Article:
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Geminid meteor shower lights up night sky
Those looking to make a wish on a shooting star should have plenty of opportunities when they gaze skyward during Thursday night's Geminid meteor shower, which astronomers call the "most intense meteor shower of the year."
The meteor shower peaks late Thursday night into dawn Friday with an estimated 50 or more meteors per hour. A new moon on Thursday will make the sky dark for ample stargazing. For the best view, find a rural area or a spot facing away from city lights and allow time for your eyes to adjust to the dark.
The Geminid shower isn't the only out-of-this-world spectacle on display. An asteroid -- named 4179 Toutatis -- will pass over the planet on Thursday at a safe distance of 4.3 million miles. While it does not pose any threat to us on this orbit, it will be close enough to see on advanced telescopes, and computer screens worldwide.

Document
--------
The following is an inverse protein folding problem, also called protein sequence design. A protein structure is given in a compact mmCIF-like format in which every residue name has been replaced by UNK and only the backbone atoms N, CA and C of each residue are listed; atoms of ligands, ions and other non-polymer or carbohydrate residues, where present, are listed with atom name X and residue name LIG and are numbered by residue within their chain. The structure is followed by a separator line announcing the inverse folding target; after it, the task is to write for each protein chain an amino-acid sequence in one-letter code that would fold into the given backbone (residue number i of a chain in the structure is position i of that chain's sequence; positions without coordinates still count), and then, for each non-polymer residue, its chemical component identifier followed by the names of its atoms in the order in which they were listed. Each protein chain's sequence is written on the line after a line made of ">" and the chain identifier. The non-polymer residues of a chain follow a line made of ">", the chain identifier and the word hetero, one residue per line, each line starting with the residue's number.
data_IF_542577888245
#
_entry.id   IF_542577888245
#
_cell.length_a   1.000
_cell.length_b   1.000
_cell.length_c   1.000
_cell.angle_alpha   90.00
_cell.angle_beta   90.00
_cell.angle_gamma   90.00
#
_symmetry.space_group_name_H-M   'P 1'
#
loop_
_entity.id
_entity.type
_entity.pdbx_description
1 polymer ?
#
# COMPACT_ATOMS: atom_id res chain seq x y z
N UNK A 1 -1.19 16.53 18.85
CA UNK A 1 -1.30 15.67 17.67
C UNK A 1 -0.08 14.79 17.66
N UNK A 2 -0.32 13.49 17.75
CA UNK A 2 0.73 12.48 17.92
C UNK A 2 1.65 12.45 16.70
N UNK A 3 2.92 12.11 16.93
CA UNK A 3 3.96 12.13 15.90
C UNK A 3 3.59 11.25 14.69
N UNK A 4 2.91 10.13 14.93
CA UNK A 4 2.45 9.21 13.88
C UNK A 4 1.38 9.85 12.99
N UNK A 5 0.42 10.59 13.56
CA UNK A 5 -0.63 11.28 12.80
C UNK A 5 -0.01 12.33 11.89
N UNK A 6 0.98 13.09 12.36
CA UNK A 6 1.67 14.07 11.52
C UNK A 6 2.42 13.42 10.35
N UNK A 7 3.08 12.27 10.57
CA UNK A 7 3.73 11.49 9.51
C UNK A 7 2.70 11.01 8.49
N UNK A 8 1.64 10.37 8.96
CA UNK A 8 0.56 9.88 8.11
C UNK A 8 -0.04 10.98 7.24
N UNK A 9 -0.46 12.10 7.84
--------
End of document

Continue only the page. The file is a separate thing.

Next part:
According to Marc Taylor, director of the Planetarium at the Hudson River Museum, what makes this asteroid stand out from others is its proximity to Earth. “Near-Earth asteroids are particularly studied because they come close enough that we have a slight concern of them hitting us,” said Taylor. “Maybe not in a couple years, but even 100 years from now.”
This peanut-shaped Toutatis has come close to Earth in the past, Taylor explained. It orbits the Earth every four years, and in 2004 it was nicknamed the “doomsday” asteroid because it was the closest passing asteroid to Earth since 1353, approaching Earth within 963,125 miles -- just four times the distance of the moon.
If you're trying to catch a glimpse of the space rock on your own, you might have a little trouble.
“Since It’s only a few kilometers wide, you’d have to be looking at the right part of the sky, and watch closely,” Taylor advised. “It will pass just fast enough against the background of the stars, and with dedication and the right practice you may be able to spot it.”
There is still hope for amateur atronomers and couch potatoes alike; the live feed of the asteroid’s journey will be livestreamed online. You can watch at Slooh Space Camera or Virtual Telescope Project.